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The Spirit Of Giving For The Game Of Healing



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A collection of lacrosse equipment that had been spearheaded earlier this year by a local resident to benefit a youth group in lower Fairfield County is finally making its way toward its intended recipients.

Stephanie Barnes launched the collection of pre-owned equipment in March. The Newtown resident intended to have donations delivered to Bridgeport Youth Lacrosse (BYL) in time for the spring 2020 season. COVID-19 slowed those plans.

BYL is a 501(c)(3) nonprofit organization with a mission of increasing awareness and opportunity for youth living in the Park City.

Over time, the league has grown. It is now under the umbrella of Bridgeport Youth Lacrosse Sports Academy, which is a year-round after-school program that provides “academic intervention, behavioral support, mentoring, leadership training and sports instructions to over 250 student-athletes throughout Fairfield County,” according to its website.

According to its mission statement, one of BYL’s biggest goals is to “diminish the disparity between the quality of holistic sports programs available to Bridgeport’s urban youth and those offered to their suburban counterparts.”

In seeking to reduce that disparity, BYLSA founder Donald Wilson leads a year-round effort that raises approximately $145,000 to pay for coaches, facilities, and travel team expenses, among other costs, he said this week.

Those funds make it possible, he said, to offer the program nearly cost-free. Donations of equipment are equally critical for the Bridgeport program’s continuation.

This past Monday morning, Barnes and Wilson caught up at NYA Sports & Fitness Center with Ian Yorty, executive director of the sports and fitness center. The three loaded a van with the donated equipment collected in March.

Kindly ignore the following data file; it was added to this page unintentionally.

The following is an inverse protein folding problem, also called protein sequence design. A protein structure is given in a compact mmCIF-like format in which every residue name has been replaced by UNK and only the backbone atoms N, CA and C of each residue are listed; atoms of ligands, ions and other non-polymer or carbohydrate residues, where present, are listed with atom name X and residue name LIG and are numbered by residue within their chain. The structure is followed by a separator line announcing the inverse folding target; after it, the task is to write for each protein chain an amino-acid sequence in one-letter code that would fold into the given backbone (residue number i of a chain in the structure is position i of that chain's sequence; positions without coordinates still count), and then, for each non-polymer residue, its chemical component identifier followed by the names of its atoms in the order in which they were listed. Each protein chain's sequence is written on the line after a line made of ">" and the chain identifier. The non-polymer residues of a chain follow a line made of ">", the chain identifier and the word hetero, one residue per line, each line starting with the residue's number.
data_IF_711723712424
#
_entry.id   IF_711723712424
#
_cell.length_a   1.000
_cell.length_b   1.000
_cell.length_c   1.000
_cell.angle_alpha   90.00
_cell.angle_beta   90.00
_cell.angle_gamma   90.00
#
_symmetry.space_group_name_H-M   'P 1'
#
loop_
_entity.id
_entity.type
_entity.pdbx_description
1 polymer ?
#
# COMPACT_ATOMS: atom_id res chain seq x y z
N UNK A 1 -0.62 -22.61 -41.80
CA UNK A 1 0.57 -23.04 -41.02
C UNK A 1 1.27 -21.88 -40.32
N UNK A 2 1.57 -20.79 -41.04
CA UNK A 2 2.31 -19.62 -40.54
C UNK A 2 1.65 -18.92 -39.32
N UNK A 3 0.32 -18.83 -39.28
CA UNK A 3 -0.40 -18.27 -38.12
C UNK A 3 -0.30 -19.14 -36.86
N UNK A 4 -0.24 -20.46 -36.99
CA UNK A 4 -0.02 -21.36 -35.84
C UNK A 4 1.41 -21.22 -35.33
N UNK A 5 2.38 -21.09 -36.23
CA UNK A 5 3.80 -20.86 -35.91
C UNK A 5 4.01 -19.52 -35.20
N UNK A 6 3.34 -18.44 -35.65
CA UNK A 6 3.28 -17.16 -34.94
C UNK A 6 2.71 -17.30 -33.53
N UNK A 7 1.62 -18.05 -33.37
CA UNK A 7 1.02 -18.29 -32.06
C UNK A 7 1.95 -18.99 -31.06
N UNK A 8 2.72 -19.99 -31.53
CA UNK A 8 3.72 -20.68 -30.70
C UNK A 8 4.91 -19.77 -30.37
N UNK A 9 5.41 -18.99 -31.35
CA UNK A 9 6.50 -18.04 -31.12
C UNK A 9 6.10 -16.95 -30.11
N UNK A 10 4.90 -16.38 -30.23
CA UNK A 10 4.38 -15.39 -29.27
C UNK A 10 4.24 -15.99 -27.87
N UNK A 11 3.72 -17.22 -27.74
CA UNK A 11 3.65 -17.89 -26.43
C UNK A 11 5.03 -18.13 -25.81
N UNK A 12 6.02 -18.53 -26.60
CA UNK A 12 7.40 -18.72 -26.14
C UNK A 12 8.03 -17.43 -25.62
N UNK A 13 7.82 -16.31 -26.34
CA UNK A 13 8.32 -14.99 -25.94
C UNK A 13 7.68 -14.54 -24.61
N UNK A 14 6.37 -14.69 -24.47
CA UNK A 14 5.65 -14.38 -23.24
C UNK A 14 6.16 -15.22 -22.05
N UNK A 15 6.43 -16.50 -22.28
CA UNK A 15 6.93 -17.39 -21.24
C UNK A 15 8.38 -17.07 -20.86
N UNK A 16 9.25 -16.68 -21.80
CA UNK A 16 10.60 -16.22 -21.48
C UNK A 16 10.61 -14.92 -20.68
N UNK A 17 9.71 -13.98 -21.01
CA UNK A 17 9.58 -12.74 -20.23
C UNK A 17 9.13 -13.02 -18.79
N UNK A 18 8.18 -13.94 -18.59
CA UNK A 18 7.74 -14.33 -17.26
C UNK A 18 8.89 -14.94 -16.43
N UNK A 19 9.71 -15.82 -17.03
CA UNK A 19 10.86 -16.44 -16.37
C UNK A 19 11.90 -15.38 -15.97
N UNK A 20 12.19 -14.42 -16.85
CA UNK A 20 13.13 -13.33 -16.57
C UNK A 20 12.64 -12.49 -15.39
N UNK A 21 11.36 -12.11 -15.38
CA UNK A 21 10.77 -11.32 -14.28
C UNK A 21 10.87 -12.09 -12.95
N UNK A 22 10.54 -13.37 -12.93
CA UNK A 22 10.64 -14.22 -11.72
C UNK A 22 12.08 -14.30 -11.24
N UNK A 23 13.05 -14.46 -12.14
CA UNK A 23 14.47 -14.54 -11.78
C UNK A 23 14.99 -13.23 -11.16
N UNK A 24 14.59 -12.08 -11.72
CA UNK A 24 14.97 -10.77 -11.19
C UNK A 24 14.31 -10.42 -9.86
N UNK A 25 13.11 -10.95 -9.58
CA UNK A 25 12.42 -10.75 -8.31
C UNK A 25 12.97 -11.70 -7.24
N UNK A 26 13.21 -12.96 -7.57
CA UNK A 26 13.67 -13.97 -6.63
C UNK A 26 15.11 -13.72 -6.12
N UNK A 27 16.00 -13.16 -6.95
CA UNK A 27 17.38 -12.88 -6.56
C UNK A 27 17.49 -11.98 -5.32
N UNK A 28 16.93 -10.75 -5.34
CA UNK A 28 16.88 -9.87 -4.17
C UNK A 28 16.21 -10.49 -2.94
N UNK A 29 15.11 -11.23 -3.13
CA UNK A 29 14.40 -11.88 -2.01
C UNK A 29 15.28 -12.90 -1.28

While that collection was smaller than the one Barnes and Yorty had hoped to gather, both mentioned future outreach was more than a possibility.

More Than A Game

A former resident of the Black Rock section of Bridgeport, Barnes said the idea to collect for BYL began forming during the 2019 holiday season.

“I’ve been very fortunate, even as a single mother, when it comes to extracurriculars for my son — sports, soccer, camp, all that stuff,” she said. Her father, she said, has always helped cover the extra costs of equipment for teams Barnes’s son wanted to be involved with.

Juliano Barnes played lacrosse with Newtown Youth Lacrosse for a few seasons before switching to soccer. When he decided last year to return to lacrosse, Barnes chose to take on the cost of her son’s new equipment as a Christmas gift.

“I always knew that it was very expensive, but I hadn’t really felt it until I purchased all of his lacrosse equipment for the spring,” she said. Barnes spent between $500 and $600, she said.